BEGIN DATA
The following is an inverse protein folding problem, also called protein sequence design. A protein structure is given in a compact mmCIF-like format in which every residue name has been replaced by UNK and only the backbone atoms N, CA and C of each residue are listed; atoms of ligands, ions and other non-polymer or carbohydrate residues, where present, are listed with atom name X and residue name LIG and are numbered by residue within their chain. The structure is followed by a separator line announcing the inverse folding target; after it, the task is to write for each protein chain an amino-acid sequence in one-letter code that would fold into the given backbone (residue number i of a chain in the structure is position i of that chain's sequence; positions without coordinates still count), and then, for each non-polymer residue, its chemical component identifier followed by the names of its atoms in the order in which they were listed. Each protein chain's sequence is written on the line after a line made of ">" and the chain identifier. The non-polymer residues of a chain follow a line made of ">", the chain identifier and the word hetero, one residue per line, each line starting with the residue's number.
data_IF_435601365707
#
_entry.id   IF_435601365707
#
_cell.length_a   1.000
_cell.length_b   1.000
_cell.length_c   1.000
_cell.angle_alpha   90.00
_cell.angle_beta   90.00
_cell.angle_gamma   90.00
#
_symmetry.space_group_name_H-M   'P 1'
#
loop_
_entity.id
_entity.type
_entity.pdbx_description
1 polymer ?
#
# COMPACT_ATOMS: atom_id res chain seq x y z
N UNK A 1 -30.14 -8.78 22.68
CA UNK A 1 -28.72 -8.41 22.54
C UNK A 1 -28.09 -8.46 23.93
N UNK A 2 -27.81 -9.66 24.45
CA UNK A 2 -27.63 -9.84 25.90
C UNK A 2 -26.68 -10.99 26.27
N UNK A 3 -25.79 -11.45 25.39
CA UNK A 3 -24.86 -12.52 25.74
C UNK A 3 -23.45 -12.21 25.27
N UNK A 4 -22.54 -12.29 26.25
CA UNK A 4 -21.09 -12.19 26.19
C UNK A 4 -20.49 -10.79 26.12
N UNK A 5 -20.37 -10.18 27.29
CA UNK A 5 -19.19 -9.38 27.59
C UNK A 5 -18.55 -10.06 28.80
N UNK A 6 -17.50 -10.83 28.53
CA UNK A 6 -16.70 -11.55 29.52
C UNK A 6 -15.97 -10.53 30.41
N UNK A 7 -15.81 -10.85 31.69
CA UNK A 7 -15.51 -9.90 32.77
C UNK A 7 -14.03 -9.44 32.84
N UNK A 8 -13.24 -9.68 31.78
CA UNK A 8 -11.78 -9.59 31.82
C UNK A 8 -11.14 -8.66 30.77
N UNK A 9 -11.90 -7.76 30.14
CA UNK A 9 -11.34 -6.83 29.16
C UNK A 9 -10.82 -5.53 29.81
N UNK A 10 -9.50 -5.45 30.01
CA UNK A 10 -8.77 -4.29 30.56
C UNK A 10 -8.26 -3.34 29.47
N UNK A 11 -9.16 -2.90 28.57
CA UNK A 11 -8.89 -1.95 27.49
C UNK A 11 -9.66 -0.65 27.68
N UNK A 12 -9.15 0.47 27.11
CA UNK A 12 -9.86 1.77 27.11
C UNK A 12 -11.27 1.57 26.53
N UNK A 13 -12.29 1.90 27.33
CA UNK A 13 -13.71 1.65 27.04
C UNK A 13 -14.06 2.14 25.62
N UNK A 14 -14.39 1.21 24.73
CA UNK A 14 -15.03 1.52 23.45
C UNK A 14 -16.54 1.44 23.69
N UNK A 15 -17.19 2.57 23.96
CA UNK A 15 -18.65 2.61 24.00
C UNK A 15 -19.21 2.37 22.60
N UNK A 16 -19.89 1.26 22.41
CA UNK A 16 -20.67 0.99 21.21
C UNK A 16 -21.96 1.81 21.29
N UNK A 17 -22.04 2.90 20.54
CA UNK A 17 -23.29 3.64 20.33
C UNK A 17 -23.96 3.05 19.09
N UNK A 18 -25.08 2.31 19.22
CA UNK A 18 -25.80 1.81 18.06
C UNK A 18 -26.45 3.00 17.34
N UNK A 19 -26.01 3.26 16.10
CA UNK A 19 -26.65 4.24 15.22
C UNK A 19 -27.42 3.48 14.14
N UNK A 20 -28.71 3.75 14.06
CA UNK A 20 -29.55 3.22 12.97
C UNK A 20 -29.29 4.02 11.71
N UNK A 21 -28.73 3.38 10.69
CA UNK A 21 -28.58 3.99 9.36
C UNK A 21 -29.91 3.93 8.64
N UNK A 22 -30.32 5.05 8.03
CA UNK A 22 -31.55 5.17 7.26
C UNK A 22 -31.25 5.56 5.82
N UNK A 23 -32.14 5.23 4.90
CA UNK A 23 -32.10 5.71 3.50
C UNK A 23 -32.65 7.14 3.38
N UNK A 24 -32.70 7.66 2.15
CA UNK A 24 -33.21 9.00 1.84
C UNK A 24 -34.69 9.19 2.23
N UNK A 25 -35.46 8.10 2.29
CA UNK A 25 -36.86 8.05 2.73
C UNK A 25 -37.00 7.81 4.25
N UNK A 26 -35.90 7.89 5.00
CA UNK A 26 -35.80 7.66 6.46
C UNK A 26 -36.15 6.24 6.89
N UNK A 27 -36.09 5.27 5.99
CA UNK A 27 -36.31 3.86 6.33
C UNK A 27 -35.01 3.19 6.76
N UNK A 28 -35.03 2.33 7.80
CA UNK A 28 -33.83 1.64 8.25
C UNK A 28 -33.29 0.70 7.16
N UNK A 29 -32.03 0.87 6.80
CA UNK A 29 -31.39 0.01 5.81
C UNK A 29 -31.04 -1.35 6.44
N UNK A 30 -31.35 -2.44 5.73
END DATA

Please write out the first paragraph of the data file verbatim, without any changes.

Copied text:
The following is an inverse protein folding problem, also called protein sequence design. A protein structure is given in a compact mmCIF-like format in which every residue name has been replaced by UNK and only the backbone atoms N, CA and C of each residue are listed; atoms of ligands, ions and other non-polymer or carbohydrate residues, where present, are listed with atom name X and residue name LIG and are numbered by residue within their chain. The structure is followed by a separator line announcing the inverse folding target; after it, the task is to write for each protein chain an amino-acid sequence in one-letter code that would fold into the given backbone (residue number i of a chain in the structure is position i of that chain's sequence; positions without coordinates still count), and then, for each non-polymer residue, its chemical component identifier followed by the names of its atoms in the order in which they were listed. Each protein chain's sequence is written on the line after a line made of ">" and the chain identifier. The non-polymer residues of a chain follow a line made of ">", the chain identifier and the word hetero, one residue per line, each line starting with the residue's number.